Scare of this season: Multinational Jihadist

IS/ISIS/ISIL/-IS-something has become a prime and kind of favourite bogeyman and scare since this June. And IS-something is apparently largely (maybe a third, maybe two thirds of fighters) a foreigners-run organisation.

The all-too reflexive, intuitive reaction in the Western countries to this was perfectly predictable in its primitiveness:

IS-something = evil !!!
Help others against IS-something !!!
Bomb IS-something !!!
Separate IS-something from its money and revenues !!!
Create a symbol, preferably somewhere where Western reporters can provide photos and videos without too much risk !!!
Keep people from joining them !!!
Fear those who returned after they (tried to) join them !!!

- - - - -

To restrict travel of Western citizens is usually frowned upon. Still, efforts to keep young men from travelling to Syria were tolerated all-too easily these days, and it shows yet again that the people who hold freedom up with words and the people who actually hold freedom up in face of at least a minor scare are two groups of very different sizes.
A loss of freedom is a downside of travel bans.

Supposedly, there are substantial upsides. Supposedly, these substantial upsides are self-evident. We would have had a public discussion on them if they weren't, right?

Now what are these upsides, these advantages of restricting the freedom of travel and of allocating resources at 'handling' returning once-"foreign fighters"?

I found no such list (conspicuous, isn't it?), so I made my own list of potential advantages:

(1) Returning foreign fighters/jihadists are dangerous
(2) To weaken IS to serve our interests
(3) To weaken IS to serve the interests of people in the region
(4) To save the young men from the horrors and risks of the civil war.
(5) To protect the own countries relationships with and reputation among other countries

About (1) "Returning foreign fighters/jihadists are dangerous"

By Chams Eddine Zaougui and Pieter van Ostaeyen, July 2014

Richard McNeil Willson, May 2014

The Economist, August 2014

This sounds to me as if this case is more complicated than intuition or primitive hostility reflexes can handle well.

About (2) "To weaken IS to serve our interests"

One needs to be delusional to believe that 'we' in the West have interests in that area itself. The "oil" argument is worn out. We don't need that oil, and if someone else needs it, this someone else would be concerned - not us. Military action has never been a cost-efficient means to lower oil prices anyway.
IS cannot strike at us from the distance, and won't be able to do so, period.

The only NATO member in the region is Turkey. Its opinion should have the greatest weight on the topic of Syria, though not a dominating one. NATO is (by its still effective founding document) a defensive alliance, after all.

About (3) "To weaken IS to serve the interests of people in the region"

Beheadings and similar actions are unpleasant even to distant observers, but I find it conspicuous how selective our outrage about beheadings is. Poor manners are very common amongst civil war participants, so most alleged and real atrocities don't really single out IS.
What's singling out IS in regard to atrocities is the media coverage about the same.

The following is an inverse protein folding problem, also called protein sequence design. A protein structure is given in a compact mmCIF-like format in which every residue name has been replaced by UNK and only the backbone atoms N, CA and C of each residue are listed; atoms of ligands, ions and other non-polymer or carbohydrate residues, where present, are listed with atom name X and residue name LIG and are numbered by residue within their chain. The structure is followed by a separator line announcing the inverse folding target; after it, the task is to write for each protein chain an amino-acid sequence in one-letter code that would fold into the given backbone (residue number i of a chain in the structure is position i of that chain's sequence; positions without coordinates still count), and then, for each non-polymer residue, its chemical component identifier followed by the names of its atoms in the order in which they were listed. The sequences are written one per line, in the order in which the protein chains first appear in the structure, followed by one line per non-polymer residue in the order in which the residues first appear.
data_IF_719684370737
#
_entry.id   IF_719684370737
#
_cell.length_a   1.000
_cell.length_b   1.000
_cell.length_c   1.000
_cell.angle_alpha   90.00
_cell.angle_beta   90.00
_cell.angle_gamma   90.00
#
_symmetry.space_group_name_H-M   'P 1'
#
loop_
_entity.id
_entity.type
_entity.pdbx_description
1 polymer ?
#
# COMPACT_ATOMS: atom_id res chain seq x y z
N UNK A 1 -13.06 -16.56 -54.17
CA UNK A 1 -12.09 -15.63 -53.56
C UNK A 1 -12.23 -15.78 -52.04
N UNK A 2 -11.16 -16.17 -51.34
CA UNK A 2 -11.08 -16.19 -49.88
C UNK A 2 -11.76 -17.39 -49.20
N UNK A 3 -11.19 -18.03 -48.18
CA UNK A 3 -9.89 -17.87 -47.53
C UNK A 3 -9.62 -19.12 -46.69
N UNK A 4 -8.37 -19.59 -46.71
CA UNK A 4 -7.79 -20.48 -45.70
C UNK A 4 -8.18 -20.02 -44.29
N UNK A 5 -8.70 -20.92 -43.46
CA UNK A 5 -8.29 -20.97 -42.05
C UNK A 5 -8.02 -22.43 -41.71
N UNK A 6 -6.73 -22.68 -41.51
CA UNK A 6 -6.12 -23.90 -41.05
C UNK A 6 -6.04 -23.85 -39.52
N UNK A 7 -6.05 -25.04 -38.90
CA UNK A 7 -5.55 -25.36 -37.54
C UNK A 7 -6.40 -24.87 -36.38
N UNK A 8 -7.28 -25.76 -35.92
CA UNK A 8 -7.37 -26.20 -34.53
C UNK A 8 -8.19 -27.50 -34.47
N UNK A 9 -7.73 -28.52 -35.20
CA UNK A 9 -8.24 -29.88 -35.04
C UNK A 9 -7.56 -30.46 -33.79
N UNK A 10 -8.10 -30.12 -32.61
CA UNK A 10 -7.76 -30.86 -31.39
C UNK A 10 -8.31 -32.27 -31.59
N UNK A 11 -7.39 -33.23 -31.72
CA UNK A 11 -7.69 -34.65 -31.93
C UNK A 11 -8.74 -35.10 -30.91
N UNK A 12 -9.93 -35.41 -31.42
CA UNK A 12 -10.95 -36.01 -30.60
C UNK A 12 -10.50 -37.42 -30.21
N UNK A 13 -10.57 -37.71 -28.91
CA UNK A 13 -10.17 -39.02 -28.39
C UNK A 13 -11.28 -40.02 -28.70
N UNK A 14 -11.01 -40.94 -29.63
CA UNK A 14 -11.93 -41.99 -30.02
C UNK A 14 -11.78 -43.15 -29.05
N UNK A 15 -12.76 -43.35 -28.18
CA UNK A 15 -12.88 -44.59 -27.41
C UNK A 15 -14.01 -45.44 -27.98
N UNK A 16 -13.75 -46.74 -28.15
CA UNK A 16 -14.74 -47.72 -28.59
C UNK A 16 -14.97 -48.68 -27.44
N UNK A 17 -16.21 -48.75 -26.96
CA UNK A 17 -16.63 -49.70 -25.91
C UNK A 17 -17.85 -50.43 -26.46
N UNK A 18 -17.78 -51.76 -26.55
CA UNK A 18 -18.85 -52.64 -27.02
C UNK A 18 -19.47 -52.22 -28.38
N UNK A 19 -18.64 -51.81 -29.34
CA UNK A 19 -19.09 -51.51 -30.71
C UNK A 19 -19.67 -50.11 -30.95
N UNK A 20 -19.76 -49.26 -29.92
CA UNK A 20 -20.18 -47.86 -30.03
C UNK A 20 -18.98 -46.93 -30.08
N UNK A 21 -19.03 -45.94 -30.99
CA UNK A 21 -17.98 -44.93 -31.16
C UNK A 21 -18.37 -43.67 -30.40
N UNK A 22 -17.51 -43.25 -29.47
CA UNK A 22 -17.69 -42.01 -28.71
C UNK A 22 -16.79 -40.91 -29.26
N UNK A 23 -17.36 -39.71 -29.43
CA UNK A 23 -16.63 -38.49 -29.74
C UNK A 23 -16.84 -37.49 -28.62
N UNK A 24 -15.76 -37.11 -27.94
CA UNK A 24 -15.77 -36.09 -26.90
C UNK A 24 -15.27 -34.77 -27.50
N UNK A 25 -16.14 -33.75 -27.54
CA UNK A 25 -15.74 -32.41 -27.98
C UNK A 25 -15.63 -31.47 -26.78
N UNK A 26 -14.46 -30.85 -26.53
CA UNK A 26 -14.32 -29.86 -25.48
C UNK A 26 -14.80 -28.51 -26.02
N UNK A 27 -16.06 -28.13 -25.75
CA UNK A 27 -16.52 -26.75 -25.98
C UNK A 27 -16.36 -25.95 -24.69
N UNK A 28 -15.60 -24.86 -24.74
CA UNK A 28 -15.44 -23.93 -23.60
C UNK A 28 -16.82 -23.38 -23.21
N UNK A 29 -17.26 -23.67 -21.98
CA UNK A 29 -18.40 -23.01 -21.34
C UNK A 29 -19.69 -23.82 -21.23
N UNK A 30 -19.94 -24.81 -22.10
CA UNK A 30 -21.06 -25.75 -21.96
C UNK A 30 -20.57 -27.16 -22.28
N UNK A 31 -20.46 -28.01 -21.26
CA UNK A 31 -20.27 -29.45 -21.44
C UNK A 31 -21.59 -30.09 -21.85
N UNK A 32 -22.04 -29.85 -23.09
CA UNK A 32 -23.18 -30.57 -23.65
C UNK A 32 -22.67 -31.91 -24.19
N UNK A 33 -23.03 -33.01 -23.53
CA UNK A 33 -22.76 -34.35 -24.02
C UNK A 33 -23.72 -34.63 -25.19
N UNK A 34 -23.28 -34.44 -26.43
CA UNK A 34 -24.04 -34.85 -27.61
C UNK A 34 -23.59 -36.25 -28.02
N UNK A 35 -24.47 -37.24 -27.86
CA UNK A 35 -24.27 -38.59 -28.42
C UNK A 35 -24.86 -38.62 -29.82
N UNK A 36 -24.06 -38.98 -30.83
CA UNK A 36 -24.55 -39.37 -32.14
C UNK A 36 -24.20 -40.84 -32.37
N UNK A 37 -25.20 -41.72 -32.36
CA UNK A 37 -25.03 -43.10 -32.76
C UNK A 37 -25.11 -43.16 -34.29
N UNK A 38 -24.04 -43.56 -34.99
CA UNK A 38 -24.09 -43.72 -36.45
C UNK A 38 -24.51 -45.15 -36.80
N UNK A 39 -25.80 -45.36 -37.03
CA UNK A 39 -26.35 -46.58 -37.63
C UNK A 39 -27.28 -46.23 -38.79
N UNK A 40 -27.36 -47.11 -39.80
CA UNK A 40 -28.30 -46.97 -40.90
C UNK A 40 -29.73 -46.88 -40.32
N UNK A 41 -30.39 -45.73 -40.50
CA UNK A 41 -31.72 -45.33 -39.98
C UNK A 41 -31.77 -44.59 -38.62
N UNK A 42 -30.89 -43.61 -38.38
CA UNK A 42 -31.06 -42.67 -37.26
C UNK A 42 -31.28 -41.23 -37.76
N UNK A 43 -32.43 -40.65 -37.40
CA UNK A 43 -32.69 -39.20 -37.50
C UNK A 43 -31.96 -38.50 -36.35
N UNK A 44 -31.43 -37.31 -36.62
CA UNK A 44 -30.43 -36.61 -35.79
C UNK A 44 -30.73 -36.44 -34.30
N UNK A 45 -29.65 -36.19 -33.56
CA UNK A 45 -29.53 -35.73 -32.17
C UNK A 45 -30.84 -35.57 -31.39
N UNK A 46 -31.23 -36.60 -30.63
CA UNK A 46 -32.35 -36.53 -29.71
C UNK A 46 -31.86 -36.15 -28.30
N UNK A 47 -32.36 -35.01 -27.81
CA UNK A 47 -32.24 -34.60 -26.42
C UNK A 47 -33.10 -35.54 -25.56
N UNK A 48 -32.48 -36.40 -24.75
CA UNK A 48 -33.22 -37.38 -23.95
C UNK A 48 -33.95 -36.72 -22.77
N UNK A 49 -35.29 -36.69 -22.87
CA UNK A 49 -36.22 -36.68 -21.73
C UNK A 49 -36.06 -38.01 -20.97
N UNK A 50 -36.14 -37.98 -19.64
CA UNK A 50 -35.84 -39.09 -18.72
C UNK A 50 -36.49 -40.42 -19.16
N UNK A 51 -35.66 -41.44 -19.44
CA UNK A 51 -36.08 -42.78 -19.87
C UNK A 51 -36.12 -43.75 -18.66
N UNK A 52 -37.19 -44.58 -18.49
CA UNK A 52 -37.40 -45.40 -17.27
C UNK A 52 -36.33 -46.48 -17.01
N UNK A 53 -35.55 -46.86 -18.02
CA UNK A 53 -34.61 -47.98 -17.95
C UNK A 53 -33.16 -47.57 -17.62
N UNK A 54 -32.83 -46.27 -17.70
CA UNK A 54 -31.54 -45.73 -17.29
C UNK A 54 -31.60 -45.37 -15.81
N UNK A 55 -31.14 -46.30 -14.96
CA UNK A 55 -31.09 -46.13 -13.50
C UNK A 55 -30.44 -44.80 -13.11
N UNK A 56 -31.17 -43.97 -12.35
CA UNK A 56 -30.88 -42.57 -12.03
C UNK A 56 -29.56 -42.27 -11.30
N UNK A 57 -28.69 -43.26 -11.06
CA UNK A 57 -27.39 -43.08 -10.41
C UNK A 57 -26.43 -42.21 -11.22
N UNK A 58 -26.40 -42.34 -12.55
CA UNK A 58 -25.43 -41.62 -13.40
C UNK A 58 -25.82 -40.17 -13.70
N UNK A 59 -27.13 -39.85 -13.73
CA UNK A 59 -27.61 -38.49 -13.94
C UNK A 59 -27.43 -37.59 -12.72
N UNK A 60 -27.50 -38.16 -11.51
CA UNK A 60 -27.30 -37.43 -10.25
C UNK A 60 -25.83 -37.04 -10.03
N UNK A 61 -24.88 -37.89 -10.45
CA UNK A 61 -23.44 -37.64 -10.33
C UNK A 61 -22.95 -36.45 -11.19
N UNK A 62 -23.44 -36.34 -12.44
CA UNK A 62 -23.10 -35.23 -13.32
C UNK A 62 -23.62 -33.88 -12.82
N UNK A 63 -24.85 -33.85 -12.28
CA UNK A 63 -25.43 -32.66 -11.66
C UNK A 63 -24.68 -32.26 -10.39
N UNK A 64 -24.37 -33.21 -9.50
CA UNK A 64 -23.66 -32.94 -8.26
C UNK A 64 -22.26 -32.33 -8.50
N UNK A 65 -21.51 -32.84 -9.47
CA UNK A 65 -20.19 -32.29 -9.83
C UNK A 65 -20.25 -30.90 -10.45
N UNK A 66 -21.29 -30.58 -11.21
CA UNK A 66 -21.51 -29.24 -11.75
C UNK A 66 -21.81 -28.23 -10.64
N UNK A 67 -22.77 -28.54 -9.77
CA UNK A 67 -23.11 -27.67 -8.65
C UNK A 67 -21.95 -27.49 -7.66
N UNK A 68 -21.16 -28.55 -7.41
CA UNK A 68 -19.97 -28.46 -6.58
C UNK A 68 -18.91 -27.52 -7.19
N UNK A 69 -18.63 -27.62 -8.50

The still low intensity of the intervention is unlikely to really defeat IS. It appears more directed at containing it. Moreover, the hope that foreigners will deal decisively with the foreigners-run IS may keep the people in the region from standing up and kicking them out by themselves.

IS is rumoured to have 18,000-30,000 fighters, maybe 60,000 with a very wide definition. 
Syria has about 18 million inhabitants. Iraq has about 36 million inhabitants.

How delusional does one need to be to think that some intercontinental intervention is necessary to stop IS? Didn't we tell the Arabs for years that their problems are rooted in their own failures and that they need to stand up and do something about it themselves? An intervention gives them an excuse to not do precisely this.

About (4) "To save the young men from the horrors and risks of the civil war"

There is the institution of protective custody, so we are no foreigners to the idea of restricting freedom to take away the freedom to harm oneself.
I've never really seen concerns about the safety of 'our' jihadists brought forward as an (attempted) justification for anything, and it's striking that nobody felt alarmed enough to intervene when Westerners went to fight in more 'favoured' conflict parties.

About (5) "To protect the own countries relationships with and reputation among other countries"

 I've never seen this argument used either, and I flat-out reject it. Reputation is no good-enough reason to restrict freedom of travel of anyone. And if it was, Germany should first think about outlawing travels to Thailand and Mallorca before it even only considers Syria.

This wasn't comprehensive, but I think the message is clear:
The reaction to the IS/foreign jihadism phenomena is in my opinion a primitive reflex. Warmongers seized the opportunity to get people and stuff bombed yet again.


1 comment:

  1. In re returning fighters:

    1) Only a small fraction of the guys that went to war survived. The data I have for guys from Austria with Chechen background is, that 50% died, 25% are MIA and presumed dead. Only 25% were still alive after half a year.

    2) Some of the returning fighters are now disillusioned.

    Therefore, the real problem is very likely one order of magnitude lower than presented.